Archive for August, 2009

Sugar Intake and Weight Gain

Wednesday, August 5th, 2009

Americans are now consuming 3000 more calories a day than they did 30 years ago – most of these calories coming from sweetened soda and sugary snacks.  Childhood obesity rates have tripled since the early 1980s – coincidentally that was the time when food manufacturers aggressively began to introduce High Fructose Corn Syrup into the mainstream food supply.  

High Fructose Corn Syrup (HFCS) is produced from corn and is easier to blend into foods and beverages than sucrose.  It is now the most common sweetener used by food and drink manufacturers because it is 20 times sweeter than sucrose and cheaper to make.

The bottom line – too much sugar in a diet, whether it’s HFCS or sucrose (table sugar), causes weight gain and the increased storage of fatty tissue.   This may surprise some of you since many people think a high fat diet or large serving sizes or fast foods causes a person to put on weight.  But how often do you go to McDonalds?  Fast food on a regular basis is expensive – but sugar is cheap and it’s everywhere – for $1.50 you can have a 20 ounce bottle of Hawaiian Punch – or approximately 18 teaspoons of sugar. 

A lot happens within the body when a person consumes 18 teaspoons of sugar!  Once sugar (or any carbohydrate) enters the blood stream via the small intestines, it becomes blood sugar or “blood glucose.”  Once your body senses any blood glucose, the pancreas immediately secrets insulin in order to regulate and redirect this onslaught of blood glucose. Blood glucose can’t haphazardly swim around inside your body.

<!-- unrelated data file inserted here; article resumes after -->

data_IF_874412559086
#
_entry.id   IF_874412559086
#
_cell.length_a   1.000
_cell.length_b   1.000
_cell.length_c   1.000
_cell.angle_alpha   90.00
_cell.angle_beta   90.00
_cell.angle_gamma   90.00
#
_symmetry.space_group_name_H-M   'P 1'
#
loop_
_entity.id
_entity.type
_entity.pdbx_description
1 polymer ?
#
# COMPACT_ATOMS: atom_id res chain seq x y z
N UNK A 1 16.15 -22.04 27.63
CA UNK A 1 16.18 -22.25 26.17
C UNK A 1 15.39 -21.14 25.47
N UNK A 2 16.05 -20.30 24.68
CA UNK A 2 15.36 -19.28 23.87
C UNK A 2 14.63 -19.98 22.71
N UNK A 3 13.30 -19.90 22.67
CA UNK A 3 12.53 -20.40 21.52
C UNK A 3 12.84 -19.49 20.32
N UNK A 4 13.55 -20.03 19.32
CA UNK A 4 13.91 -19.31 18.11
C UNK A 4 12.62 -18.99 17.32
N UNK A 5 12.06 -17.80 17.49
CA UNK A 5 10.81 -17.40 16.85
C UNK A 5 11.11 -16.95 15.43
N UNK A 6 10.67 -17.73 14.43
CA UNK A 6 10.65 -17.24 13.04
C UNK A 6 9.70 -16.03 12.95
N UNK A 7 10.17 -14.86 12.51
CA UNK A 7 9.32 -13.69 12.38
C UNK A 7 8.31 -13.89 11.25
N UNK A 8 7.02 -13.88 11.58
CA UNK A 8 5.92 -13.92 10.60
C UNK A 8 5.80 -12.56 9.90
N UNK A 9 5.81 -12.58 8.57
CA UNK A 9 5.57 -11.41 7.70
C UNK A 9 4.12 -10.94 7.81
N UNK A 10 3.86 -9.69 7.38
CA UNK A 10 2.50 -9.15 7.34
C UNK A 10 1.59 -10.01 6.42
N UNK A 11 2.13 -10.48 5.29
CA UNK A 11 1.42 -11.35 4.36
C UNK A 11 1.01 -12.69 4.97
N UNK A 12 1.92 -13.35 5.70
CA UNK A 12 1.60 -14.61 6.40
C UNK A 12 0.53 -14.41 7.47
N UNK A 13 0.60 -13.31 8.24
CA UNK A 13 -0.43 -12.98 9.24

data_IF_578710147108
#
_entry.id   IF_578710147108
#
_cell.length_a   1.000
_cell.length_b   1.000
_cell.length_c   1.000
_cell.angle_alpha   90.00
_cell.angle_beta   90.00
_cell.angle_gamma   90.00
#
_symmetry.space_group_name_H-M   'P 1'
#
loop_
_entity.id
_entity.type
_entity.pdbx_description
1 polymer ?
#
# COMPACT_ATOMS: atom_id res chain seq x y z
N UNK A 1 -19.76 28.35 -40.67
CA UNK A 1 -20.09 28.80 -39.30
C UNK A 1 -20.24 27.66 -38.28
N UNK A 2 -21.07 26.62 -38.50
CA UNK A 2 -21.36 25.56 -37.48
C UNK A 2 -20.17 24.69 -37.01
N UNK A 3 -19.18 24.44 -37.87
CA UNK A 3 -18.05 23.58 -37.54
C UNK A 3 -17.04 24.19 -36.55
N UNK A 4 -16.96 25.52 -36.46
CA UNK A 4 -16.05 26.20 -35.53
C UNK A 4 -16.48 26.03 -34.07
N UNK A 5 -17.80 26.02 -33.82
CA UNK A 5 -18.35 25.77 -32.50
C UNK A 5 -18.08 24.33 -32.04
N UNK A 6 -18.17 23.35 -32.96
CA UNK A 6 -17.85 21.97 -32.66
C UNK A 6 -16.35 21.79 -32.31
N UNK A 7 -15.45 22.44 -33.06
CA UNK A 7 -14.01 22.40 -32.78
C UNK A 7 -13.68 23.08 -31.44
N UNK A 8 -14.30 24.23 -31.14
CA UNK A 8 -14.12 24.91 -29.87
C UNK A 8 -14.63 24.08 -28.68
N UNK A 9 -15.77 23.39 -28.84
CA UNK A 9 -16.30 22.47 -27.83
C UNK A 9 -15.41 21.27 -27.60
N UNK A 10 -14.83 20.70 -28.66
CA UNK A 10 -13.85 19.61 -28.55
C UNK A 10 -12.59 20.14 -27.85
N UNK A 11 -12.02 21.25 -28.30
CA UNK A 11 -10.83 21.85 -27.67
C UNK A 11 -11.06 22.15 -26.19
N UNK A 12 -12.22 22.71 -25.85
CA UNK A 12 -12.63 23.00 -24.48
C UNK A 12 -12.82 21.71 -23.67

Insulin’s job is to transport this blood glucose to the cells in your body – brain cells, heart cells, muscle cells, etc.   Blood glucose is normally a good thing; it’s energy for your body just like gasoline is fuel for your car.  Your cells need this glucose energy in order to function properly.  The problem: cells only need a little glucose to keep them healthy and working. 

So what happens to the extra glucose that the cells don’t need?  You might be afraid to ask, but you need to know.  When a person consumes 18 teaspoons of sugar which is more sugar than the body can use for energy, the excess blood glucose is sent to the liver and stored as glycogen.

Glycogen is a good thing; it’s a larger and more stable molecule.  The liver’s ability to store glycogen acts, in essence, like a back-up fuel tank in case you need energy from glucose later.  In other words, if you (or your child) skipped breakfast and didn’t consume any food for hours yet you needed to keep moving mentally and physically throughout your day, your liver would release some of the glycogen as glucose back into your blood stream so your body would have the energy it needs to function properly.  This all happens with the help of insulin.

It’s a perfect scenario: 

–         carbohydrates enters the body and becomes blood glucose

–         insulin is released from the pancreas in order to regulate the blood glucose level and provide needed energy to the cells in the body

–         the extra, unused, not-needed blood glucose is sent to the liver and stored as glycogen

–         if you haven’t eaten or if you need energy to keep exercising, your liver will release glucose from the stored glycogen so you’ll have the energy you need to function

It’s perfect, right?  Well, not exactly – the liver only has a limited number of storage sites for glycogen – only some of the excess blood glucose from the Hawaiian Punch 18 teaspoons of sugar can be stored there.  When these storage sites are full (and they become full very quickly), the body will then convert the remaining excess blood glucose into fatty tissue – the fat that shapes the body.  The results from large amounts of glucose being stored as fat is obvious;  pudgy stomachs and wide hips/buttocks that characterize the apple or pear shaped body.

An apple-shaped person carries fatty tissue around the stomach and waist area, while a pear-shaped person will store fatty tissue around their hips and thighs.  HFCS will convert to fat tissue quicker than any other type of consumable sugar.  Soda, juice drinks and sports drinks are the main sources of HFCS calories in a child’s diet!